Watching movies, especially the old ones, is a part of our family Christmas tradition.
Rare is the occasion I do not find a hidden message even though I could nearly recite every line. Such was the case this year as I watched “It’s a Wonderful Life.”
We all know the story. Simply put, George runs on hard times and contemplates suicide when Clarence, his guardian angel, intervenes to stop him. In the process, Clarence shows George what life would have been like had he never been born.
It’s not my favorite Christmas movie, but it does make me think about the purpose each of us has in this life. Obvious as that concept is in the movie, I had never thought about what Johnston Community College really means to Johnston County in the same perspective.
In other words, what would Johnston County be today without JCC? It’s hard to imagine since JCC has been in Johnston County for 45 years. Yes, this year, JCC celebrates the 45th anniversary of its founding.
But what if we were not celebrating any anniversary because the insights of leaders were dulled to the potential of higher education for local citizens? What if those leaders had determined that the initiation of education centers that resulted in a community college system was too difficult a task because money was short or the powerful opposed them?
In that case, JCC would not have awarded more than 200,000 degrees, certifications and diplomas to students in the past 45 years. There would be a countless number of high school graduates who would not have continued their education because of limitations in cost, travel, work requirements and family expectations.
No in-county opportunity would exist for Johnston County Schools to register approximately 750 students per year in programs such as Early College, Middle College or in college/career pathways. There would not be 633 JCC jobs generating an annual payroll of almost $24 million. There would not be opportunities for 2,800 students per year to work toward obtaining a four-year degree. There would not be 36 occupational and technical programs enrolling more than 2,500 students per year in support of job creation, sustainability and economic growth. There would not be convenient opportunities for local employers to train, educate or find employees who are capable of fulfilling the job requirements of a 21st century labor market. There would be no local customized training program as incentive for businesses and industries to locate, remain or expand in Johnston County. There would not be $18.6 million in financial aid coming to students annually, most of which stays in Johnston County in support of the local economy.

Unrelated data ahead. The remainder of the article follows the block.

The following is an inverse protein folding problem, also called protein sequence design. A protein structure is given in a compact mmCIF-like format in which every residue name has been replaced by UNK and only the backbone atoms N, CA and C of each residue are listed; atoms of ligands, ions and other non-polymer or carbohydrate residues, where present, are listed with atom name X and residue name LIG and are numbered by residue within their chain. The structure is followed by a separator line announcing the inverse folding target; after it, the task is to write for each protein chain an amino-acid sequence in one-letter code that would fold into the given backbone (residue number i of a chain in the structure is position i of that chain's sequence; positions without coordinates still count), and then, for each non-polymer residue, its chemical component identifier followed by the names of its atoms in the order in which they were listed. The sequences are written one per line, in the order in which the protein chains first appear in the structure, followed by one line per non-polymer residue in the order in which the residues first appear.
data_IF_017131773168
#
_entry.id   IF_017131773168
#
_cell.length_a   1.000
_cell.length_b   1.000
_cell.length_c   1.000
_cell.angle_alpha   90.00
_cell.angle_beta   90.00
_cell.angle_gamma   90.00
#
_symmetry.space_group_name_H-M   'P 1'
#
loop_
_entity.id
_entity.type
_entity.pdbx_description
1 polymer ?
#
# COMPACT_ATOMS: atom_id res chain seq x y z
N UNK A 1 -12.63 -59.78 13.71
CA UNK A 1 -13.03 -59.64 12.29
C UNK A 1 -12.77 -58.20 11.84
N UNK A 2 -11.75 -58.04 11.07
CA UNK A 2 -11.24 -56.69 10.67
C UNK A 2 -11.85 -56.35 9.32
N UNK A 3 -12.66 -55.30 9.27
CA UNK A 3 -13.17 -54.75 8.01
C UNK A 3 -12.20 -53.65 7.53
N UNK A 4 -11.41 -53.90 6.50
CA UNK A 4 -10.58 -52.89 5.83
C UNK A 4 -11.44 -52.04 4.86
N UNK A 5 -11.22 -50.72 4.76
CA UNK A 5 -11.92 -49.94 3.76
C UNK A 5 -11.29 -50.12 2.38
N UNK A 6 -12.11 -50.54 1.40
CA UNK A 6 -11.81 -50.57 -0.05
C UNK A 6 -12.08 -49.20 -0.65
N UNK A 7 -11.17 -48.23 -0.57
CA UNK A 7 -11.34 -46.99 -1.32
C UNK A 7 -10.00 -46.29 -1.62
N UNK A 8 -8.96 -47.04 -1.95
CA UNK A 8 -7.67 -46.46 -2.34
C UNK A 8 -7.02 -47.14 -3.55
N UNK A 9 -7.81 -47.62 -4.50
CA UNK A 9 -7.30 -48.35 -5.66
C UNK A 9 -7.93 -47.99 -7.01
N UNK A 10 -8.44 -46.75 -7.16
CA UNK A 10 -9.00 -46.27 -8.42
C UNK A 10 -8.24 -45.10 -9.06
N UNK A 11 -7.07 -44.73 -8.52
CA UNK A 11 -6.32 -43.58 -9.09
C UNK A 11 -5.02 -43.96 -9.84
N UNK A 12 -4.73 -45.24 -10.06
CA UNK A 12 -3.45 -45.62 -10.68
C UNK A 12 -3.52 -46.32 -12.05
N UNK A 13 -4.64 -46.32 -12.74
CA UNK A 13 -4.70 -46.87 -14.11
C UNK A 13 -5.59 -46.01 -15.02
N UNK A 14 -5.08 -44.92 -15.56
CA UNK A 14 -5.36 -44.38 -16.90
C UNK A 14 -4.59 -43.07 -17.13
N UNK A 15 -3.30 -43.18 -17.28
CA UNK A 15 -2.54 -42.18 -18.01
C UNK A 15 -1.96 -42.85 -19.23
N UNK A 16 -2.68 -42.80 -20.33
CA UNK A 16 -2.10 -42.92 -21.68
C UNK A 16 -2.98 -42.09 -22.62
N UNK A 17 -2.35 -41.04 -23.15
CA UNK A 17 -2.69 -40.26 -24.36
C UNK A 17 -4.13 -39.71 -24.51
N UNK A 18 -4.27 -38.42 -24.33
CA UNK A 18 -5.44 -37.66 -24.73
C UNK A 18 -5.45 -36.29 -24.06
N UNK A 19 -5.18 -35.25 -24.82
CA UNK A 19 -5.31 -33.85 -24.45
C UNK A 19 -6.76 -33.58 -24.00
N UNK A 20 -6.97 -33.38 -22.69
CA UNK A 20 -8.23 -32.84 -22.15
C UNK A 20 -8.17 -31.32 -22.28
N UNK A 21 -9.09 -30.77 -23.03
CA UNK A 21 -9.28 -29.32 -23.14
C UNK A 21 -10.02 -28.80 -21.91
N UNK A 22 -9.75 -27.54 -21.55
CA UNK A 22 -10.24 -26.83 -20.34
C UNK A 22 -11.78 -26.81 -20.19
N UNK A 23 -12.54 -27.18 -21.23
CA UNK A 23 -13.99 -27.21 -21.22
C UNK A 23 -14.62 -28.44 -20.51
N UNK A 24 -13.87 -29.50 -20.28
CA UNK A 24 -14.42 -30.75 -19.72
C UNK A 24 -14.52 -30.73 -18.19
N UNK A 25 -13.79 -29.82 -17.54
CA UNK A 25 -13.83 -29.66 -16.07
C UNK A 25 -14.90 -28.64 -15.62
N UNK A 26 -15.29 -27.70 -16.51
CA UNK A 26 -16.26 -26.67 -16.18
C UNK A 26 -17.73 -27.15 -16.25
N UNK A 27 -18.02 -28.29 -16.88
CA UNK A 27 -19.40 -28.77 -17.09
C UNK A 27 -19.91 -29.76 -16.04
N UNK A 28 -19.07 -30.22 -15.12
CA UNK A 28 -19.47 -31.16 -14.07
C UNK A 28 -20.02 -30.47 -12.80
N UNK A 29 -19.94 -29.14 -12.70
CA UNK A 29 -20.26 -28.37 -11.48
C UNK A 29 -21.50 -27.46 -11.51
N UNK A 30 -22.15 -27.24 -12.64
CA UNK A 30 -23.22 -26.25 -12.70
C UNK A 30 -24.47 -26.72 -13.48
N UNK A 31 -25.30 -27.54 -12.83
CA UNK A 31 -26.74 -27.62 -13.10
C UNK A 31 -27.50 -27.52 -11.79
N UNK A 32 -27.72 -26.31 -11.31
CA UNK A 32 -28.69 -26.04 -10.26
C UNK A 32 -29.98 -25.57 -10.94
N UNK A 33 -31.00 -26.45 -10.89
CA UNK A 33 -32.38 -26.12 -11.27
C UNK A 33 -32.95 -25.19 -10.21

Just as a movie, it is difficult to reflect in the confined space of a few words the all-encompassing impact an organization such as JCC has on a community. George came to that realization about his own life before plunging into certain death of icy waters. I hope you will be vigilant with me as we take a different kind of plunge together, that of advocating for the imperative of JCC to remain steadfast and appropriately sustained throughout its 45th year and into the future.
David N. Johnson is president of Johnston Community College.